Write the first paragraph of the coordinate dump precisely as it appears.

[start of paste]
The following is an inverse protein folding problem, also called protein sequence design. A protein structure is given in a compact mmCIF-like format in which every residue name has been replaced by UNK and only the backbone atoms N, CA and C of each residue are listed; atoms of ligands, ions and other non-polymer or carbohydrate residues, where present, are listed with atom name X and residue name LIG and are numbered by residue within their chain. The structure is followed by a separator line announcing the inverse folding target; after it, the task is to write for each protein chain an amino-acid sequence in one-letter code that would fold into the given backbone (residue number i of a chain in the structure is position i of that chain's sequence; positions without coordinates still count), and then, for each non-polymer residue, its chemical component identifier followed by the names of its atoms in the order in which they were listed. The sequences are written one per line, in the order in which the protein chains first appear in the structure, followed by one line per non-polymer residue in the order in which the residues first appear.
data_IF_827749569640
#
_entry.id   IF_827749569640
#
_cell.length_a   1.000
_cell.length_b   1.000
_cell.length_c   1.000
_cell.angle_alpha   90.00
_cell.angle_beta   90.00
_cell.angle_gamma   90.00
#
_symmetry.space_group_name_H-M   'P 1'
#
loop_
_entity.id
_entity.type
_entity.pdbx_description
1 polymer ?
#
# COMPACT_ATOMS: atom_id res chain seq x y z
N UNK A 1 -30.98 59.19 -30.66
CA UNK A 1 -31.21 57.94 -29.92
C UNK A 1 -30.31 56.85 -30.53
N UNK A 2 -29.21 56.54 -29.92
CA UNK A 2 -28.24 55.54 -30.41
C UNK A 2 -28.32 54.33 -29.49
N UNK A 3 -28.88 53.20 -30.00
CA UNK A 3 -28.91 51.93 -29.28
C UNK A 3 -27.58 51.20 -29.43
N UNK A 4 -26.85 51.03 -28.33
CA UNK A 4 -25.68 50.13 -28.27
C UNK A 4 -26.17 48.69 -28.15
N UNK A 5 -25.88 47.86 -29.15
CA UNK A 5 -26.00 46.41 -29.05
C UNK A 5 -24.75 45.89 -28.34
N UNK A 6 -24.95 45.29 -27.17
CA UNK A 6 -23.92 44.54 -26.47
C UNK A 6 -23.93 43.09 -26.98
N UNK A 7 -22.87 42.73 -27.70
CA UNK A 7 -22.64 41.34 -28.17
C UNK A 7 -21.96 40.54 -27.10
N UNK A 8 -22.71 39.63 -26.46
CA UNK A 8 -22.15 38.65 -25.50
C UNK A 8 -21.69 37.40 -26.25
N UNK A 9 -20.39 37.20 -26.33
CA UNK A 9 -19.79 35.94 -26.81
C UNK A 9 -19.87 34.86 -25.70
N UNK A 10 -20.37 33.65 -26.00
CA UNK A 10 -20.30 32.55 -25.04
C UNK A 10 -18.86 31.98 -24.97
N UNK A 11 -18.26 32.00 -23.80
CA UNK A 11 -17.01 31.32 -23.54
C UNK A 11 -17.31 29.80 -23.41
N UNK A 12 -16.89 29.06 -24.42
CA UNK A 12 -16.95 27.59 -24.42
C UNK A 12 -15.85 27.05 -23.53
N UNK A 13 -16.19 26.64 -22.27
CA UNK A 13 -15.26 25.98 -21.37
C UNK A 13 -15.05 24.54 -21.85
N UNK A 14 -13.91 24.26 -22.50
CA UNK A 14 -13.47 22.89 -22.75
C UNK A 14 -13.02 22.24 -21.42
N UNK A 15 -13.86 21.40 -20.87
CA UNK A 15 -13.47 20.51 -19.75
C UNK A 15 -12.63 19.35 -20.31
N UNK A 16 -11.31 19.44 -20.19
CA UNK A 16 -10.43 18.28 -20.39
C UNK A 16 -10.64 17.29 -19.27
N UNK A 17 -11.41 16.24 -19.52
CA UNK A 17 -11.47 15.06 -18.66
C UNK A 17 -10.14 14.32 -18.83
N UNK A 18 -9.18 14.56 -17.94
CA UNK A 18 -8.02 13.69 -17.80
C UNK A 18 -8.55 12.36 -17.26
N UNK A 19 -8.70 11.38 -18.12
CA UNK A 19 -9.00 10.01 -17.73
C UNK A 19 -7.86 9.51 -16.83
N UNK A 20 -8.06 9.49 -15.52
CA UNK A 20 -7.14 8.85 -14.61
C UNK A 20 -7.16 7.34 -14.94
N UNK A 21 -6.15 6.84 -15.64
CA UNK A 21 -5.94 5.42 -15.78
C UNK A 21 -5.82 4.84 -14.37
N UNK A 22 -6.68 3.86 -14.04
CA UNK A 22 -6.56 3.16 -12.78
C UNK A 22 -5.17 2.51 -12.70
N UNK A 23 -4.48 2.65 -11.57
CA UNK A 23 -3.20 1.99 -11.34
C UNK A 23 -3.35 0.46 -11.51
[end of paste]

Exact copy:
The following is an inverse protein folding problem, also called protein sequence design. A protein structure is given in a compact mmCIF-like format in which every residue name has been replaced by UNK and only the backbone atoms N, CA and C of each residue are listed; atoms of ligands, ions and other non-polymer or carbohydrate residues, where present, are listed with atom name X and residue name LIG and are numbered by residue within their chain. The structure is followed by a separator line announcing the inverse folding target; after it, the task is to write for each protein chain an amino-acid sequence in one-letter code that would fold into the given backbone (residue number i of a chain in the structure is position i of that chain's sequence; positions without coordinates still count), and then, for each non-polymer residue, its chemical component identifier followed by the names of its atoms in the order in which they were listed. The sequences are written one per line, in the order in which the protein chains first appear in the structure, followed by one line per non-polymer residue in the order in which the residues first appear.